In [1]:
%matplotlib inline
import matplotlib.pyplot as plt
In [2]:
data = [10, 20, 15, 30, 25]

A simple plot

Matplotlib docs: plot().

The plot() function will draw a line chart. When using iPython or an iPython notebook, invoking plot() (or other charting functions, such as bar() and pie()) will display the resulting chart.

In [3]:
plt.plot(data)
Out[3]:
[<matplotlib.lines.Line2D at 0x108ab4f28>]

Adding a title

Matplotlib docs: suptitle().

The suptitle() function is used to display a title for the entire chart, which is more apparent when creating charts that consist of several subplots.

In [9]:
plt.suptitle("Main Title", fontsize = 30)
plt.plot(data)
Out[9]:
[<matplotlib.lines.Line2D at 0x108e7c898>]

Add axis labels

Matplotlib docs: xlabel() and ylabel().

Labels are instances of matplotlib.text.Text.

Colors can be represented as a tuple of RGB colors or as a string for a predefined name, e.g. 'blue' and 'gold' (see the full list of names)

In [25]:
plt.xlabel('X Factor', color = (0.9, 0, 0.9), fontsize = 20)
plt.ylabel('Y Combos', color = 'Chocolate', fontsize = 16, weight = 'bold', fontname = 'Comic Sans MS')
plt.plot(data)
Out[25]:
[<matplotlib.lines.Line2D at 0x10a0c67b8>]
In [35]:
plt.xticks(rotation = 'vertical')
plt.yticks(rotation = -45)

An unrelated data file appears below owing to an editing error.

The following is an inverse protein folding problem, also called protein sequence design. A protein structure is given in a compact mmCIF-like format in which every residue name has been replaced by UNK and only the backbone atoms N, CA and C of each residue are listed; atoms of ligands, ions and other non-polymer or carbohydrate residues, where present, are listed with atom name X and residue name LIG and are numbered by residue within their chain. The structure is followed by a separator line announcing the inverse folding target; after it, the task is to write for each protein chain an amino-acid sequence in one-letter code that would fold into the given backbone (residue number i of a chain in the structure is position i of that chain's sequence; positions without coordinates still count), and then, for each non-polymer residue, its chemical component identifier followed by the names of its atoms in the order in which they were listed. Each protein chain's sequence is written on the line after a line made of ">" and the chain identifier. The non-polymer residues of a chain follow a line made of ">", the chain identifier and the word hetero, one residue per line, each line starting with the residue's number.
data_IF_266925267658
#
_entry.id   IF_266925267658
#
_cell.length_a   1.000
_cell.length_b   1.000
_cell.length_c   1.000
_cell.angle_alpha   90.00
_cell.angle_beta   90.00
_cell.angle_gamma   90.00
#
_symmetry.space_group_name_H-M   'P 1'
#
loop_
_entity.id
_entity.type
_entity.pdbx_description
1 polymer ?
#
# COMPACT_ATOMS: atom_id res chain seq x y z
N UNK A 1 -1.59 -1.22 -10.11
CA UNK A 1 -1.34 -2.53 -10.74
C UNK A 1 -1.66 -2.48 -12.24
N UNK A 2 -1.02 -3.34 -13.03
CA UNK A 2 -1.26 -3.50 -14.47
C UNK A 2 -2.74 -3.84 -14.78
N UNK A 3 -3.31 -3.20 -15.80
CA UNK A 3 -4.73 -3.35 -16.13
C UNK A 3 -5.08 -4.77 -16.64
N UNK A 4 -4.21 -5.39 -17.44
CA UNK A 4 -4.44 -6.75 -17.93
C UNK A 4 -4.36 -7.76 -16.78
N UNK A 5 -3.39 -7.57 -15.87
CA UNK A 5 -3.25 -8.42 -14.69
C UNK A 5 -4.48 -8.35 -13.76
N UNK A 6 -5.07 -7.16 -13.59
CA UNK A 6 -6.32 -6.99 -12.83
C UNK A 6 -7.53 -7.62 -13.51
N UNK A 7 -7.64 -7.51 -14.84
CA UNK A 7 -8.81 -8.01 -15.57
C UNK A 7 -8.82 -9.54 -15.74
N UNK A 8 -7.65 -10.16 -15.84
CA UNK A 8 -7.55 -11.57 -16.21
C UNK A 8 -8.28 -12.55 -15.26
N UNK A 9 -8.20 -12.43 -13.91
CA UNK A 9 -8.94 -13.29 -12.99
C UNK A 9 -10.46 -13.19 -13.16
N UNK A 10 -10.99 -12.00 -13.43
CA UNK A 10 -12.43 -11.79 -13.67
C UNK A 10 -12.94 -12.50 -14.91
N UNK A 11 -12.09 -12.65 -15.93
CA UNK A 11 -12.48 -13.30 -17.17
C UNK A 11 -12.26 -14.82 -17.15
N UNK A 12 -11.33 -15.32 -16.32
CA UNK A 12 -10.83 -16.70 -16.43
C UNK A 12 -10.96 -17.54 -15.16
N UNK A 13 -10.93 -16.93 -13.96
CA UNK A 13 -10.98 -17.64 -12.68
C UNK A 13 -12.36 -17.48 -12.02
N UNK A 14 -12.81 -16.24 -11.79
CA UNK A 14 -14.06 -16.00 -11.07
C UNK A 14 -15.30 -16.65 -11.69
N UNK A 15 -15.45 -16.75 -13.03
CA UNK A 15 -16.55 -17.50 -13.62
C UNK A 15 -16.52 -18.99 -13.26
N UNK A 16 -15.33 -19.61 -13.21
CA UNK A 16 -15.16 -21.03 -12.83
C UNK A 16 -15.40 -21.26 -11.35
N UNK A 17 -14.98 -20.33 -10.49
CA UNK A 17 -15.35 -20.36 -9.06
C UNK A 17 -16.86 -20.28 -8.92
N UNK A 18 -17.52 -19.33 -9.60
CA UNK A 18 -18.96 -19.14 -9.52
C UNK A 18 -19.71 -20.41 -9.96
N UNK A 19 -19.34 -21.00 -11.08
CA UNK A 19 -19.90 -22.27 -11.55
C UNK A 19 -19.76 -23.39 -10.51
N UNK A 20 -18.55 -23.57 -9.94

plt.plot(data)
Out[35]:
[<matplotlib.lines.Line2D at 0x10a55e7b8>]

Labeling axis ticks

In [37]:
plt.yticks([15, 30], ['Meh', 'Whoa!'])
plt.xticks([0, 1, 2, 3, 4], ['Zero', 'Un', 'Deux', 'Tres', 'Cinco'])
plt.plot(data)
Out[37]:
[<matplotlib.lines.Line2D at 0x10a645fd0>]

Setting the axis limit

Matplotlib docs: xlim() and ylim().

By default, the lower and upper bounds are set based on the max and min of the data. The xlim() and ylim() functions can be used to set the beginning and/or end of an axis's range.

In [43]:
plt.xlim(xmax = 10)
plt.ylim([0, 50]) 
plt.plot(data)
Out[43]:
[<matplotlib.lines.Line2D at 0x10b095978>]

Using stylesheets

Matplotlib docs: Customizing plots with style sheets

The tedious process of setting up visual styles has been a common complaint about matplotlib. However, the pyplot.style package allows the use of pre-defined stylesheets.

Use plt.style.available to see a list of stylesheets available to your system. These are the ones included in matplotlib:

In [44]:
print(plt.style.available)
['fivethirtyeight', 'bmh', 'dark_background', 'ggplot', 'grayscale']
In [46]:
plt.style.use('fivethirtyeight')
plt.plot(data)
Out[46]:
[<matplotlib.lines.Line2D at 0x10a115f28>]